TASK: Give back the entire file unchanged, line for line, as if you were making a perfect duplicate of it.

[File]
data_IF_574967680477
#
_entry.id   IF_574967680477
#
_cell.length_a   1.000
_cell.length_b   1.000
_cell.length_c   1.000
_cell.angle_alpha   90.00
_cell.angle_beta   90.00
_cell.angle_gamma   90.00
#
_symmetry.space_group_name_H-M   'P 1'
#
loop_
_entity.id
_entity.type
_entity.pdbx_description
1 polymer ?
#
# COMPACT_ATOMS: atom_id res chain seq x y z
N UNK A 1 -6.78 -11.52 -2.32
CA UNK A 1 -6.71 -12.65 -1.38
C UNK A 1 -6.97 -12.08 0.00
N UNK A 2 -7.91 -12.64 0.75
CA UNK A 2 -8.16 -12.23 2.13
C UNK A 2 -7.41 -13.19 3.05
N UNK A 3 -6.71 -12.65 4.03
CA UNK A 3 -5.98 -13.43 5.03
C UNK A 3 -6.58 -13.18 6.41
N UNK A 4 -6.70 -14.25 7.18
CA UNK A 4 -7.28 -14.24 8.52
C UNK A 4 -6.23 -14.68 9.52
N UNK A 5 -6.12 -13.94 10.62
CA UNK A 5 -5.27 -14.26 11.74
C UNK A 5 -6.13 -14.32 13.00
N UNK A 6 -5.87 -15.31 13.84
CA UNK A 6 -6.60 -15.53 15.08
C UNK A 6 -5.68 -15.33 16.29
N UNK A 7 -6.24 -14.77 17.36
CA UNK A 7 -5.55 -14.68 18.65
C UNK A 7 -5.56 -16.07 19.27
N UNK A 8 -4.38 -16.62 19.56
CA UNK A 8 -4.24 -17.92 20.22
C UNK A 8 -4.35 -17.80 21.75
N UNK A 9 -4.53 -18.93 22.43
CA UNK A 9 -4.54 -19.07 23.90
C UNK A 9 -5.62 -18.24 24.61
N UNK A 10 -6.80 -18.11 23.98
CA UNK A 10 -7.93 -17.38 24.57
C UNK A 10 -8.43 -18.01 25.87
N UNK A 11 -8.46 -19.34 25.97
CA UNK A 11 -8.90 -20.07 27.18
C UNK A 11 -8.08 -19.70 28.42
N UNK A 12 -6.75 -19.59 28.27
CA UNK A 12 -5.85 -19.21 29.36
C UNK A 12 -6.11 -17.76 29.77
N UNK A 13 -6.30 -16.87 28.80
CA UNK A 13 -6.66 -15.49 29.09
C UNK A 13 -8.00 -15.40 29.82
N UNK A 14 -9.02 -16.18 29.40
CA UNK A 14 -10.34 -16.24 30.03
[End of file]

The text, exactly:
data_IF_574967680477
#
_entry.id   IF_574967680477
#
_cell.length_a   1.000
_cell.length_b   1.000
_cell.length_c   1.000
_cell.angle_alpha   90.00
_cell.angle_beta   90.00
_cell.angle_gamma   90.00
#
_symmetry.space_group_name_H-M   'P 1'
#
loop_
_entity.id
_entity.type
_entity.pdbx_description
1 polymer ?
#
# COMPACT_ATOMS: atom_id res chain seq x y z
N UNK A 1 -6.78 -11.52 -2.32
CA UNK A 1 -6.71 -12.65 -1.38
C UNK A 1 -6.97 -12.08 0.00
N UNK A 2 -7.91 -12.64 0.75
CA UNK A 2 -8.16 -12.23 2.13
C UNK A 2 -7.41 -13.19 3.05
N UNK A 3 -6.71 -12.65 4.03
CA UNK A 3 -5.98 -13.43 5.03
C UNK A 3 -6.58 -13.18 6.41
N UNK A 4 -6.70 -14.25 7.18
CA UNK A 4 -7.28 -14.24 8.52
C UNK A 4 -6.23 -14.68 9.52
N UNK A 5 -6.12 -13.94 10.62
CA UNK A 5 -5.27 -14.26 11.74
C UNK A 5 -6.13 -14.32 13.00
N UNK A 6 -5.87 -15.31 13.84
CA UNK A 6 -6.60 -15.53 15.08
C UNK A 6 -5.68 -15.33 16.29
N UNK A 7 -6.24 -14.77 17.36
CA UNK A 7 -5.55 -14.68 18.65
C UNK A 7 -5.56 -16.07 19.27
N UNK A 8 -4.38 -16.62 19.56
CA UNK A 8 -4.24 -17.92 20.22
C UNK A 8 -4.35 -17.80 21.75
N UNK A 9 -4.53 -18.93 22.43
CA UNK A 9 -4.54 -19.07 23.90
C UNK A 9 -5.62 -18.24 24.61
N UNK A 10 -6.80 -18.11 23.98
CA UNK A 10 -7.93 -17.38 24.57
C UNK A 10 -8.43 -18.01 25.87
N UNK A 11 -8.46 -19.34 25.97
CA UNK A 11 -8.90 -20.07 27.18
C UNK A 11 -8.08 -19.70 28.42
N UNK A 12 -6.75 -19.59 28.27
CA UNK A 12 -5.85 -19.21 29.36
C UNK A 12 -6.11 -17.76 29.77
N UNK A 13 -6.30 -16.87 28.80
CA UNK A 13 -6.66 -15.49 29.09
C UNK A 13 -8.00 -15.40 29.82
N UNK A 14 -9.02 -16.18 29.40
CA UNK A 14 -10.34 -16.24 30.03